Ott Tammik, ERR News
MP Andres Herkel, a member of the IRL leadership, says he is concerned about the health of Estonia's political landscape, in which, he said, parties increasingly operate as closed and businesslike institutions, burning the bridge with society and losing sight of values.
Herkel said politics are stagnating, and that Estonia needs fresh people and ideas. One source of rejuvenation can be found in the third sector and in civic participation, he said.
But, in one instance, Parliament recently neglected to show interest for standpoints from the third sector, Herkel said, when both coalition and opposition parties endorsed a new law that allocates additional funding for parties to create their own NGOs. The third sector itself, including critics such as Transparency International, shunned the law.
Herkel also expressed concern over the internal affairs of his own party - the nationalist-conservative IRL, a member of the ruling coalition - as some conservative voters have been alienated and valuable members have left the party.
Formed in 2006 with the merging of Pro Patria Union and Res Publica, a political rift has remained, resulting in a party crisis last year. In February, 60 party members, including former MPs, pulled out of IRL.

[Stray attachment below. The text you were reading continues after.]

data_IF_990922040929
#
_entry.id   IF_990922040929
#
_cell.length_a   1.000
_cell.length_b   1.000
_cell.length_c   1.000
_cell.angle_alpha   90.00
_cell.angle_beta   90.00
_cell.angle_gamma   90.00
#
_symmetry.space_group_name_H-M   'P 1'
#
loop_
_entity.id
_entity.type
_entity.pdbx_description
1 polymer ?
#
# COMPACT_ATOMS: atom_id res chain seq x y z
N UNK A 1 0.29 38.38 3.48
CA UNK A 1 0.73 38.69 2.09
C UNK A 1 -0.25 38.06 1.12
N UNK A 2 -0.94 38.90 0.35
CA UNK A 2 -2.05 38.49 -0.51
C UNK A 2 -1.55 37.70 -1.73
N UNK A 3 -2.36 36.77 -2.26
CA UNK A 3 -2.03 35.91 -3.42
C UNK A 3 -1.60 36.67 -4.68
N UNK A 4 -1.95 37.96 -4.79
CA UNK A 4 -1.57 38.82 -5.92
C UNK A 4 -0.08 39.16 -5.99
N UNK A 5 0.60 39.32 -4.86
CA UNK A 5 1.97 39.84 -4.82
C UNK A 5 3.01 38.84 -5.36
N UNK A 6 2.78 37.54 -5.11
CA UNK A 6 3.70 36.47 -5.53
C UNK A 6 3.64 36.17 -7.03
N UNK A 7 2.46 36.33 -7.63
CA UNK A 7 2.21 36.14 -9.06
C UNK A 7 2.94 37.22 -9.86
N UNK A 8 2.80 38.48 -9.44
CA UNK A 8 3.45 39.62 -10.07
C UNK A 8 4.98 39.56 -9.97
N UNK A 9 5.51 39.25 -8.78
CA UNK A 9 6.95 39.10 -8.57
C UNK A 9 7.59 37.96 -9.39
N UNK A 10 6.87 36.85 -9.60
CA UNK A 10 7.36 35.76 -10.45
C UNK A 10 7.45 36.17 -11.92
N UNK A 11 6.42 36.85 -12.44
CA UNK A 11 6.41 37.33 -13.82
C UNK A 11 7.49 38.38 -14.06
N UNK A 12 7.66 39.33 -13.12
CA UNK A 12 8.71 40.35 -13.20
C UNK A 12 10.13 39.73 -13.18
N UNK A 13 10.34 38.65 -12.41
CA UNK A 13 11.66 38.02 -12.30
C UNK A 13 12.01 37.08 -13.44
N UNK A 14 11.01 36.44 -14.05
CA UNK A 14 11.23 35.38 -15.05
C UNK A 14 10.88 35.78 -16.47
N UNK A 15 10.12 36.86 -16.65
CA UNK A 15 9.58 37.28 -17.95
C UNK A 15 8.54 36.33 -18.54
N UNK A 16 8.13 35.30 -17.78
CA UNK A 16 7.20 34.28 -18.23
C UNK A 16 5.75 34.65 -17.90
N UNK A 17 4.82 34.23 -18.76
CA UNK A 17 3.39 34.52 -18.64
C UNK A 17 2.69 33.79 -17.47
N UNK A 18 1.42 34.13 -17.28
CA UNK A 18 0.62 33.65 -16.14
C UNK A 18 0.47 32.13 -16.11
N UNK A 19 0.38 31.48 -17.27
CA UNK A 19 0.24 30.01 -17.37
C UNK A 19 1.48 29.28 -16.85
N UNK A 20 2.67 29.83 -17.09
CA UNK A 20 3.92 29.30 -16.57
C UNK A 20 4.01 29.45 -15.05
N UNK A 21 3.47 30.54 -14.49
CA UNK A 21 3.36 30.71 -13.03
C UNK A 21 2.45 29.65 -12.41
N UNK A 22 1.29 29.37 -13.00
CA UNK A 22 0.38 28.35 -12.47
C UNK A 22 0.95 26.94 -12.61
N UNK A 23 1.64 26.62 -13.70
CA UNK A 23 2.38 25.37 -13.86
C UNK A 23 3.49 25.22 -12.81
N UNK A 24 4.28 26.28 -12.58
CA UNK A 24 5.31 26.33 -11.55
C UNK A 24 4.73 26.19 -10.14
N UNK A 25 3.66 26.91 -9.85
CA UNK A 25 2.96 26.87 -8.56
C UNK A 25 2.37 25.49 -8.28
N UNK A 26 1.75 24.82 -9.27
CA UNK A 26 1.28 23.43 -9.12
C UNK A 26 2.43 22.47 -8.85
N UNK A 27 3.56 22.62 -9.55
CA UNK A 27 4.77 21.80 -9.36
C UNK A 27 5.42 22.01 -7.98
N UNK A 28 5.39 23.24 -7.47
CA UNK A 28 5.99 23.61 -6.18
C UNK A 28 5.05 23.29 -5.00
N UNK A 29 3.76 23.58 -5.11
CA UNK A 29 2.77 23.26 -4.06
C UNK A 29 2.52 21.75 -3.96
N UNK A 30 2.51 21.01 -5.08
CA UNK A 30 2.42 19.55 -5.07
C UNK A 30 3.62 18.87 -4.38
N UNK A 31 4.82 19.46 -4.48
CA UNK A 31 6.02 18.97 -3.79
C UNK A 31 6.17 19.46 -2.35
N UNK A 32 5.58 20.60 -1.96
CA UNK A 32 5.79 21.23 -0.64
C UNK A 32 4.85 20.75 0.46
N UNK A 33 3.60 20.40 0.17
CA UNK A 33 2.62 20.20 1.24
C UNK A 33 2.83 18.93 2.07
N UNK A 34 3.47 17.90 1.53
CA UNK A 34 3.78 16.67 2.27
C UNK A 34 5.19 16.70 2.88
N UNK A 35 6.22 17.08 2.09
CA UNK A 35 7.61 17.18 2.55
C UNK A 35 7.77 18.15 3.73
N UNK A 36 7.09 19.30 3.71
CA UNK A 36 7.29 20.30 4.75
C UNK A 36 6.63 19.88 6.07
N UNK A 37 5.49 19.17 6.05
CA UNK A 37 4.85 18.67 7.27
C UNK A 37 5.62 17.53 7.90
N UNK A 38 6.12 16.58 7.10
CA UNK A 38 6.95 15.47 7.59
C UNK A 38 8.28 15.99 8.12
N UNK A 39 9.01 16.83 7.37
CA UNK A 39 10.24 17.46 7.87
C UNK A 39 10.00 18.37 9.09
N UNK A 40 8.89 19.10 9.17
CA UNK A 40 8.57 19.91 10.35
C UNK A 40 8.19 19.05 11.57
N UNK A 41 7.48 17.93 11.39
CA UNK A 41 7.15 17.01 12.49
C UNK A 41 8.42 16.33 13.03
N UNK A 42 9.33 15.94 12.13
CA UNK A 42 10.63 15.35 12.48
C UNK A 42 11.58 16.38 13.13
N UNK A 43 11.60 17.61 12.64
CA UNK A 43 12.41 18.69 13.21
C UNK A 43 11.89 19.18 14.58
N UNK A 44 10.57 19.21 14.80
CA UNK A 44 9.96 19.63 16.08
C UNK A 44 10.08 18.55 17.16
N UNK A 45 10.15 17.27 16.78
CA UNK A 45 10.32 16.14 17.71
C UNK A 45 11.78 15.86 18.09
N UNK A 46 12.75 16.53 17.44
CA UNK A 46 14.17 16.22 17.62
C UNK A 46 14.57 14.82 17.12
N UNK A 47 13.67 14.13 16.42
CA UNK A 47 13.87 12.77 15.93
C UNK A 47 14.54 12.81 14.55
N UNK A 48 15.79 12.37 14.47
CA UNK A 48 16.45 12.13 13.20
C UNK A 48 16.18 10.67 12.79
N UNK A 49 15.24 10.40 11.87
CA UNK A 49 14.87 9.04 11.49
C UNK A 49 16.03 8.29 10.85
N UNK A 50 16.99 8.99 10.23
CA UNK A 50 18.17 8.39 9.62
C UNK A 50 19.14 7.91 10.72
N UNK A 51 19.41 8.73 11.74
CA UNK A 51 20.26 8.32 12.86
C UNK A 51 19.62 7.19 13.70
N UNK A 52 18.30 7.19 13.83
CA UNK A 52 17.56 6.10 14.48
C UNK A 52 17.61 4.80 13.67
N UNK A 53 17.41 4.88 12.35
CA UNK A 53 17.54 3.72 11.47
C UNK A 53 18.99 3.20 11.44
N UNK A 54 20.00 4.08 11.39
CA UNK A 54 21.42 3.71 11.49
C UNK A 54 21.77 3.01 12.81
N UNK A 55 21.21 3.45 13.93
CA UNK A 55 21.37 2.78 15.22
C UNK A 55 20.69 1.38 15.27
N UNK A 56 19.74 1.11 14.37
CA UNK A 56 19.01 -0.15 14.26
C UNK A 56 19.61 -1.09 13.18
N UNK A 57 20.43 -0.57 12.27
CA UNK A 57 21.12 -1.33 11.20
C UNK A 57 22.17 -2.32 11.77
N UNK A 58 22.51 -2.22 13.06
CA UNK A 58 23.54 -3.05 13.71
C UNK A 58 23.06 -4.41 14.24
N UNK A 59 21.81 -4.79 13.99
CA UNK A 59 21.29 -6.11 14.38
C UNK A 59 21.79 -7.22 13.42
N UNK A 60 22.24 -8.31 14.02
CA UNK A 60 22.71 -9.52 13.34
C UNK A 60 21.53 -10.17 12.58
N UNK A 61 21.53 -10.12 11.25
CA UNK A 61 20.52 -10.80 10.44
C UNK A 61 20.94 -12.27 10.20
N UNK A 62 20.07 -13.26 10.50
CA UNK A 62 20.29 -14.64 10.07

“Unfortunately, I have not seen a new direction come up; the party chair has not found the reset button,” said Herkel.
Herkel said he supports Urmas Reinsalu - who took over as IRL leader in January and as defense minister last week - but party politics can't be changed for the better by only one individual, he said.
"Reinsalu has made an effort for an active relationship with the party, and I still believe that he would like to see changes,” Herkel told uudised.err.ee. "Unfortunately, the chairman's efforts by themselves are not enough if the style and decision-makers do not change on other leadership levels.”
MP Warns of Deteriorating Political Culture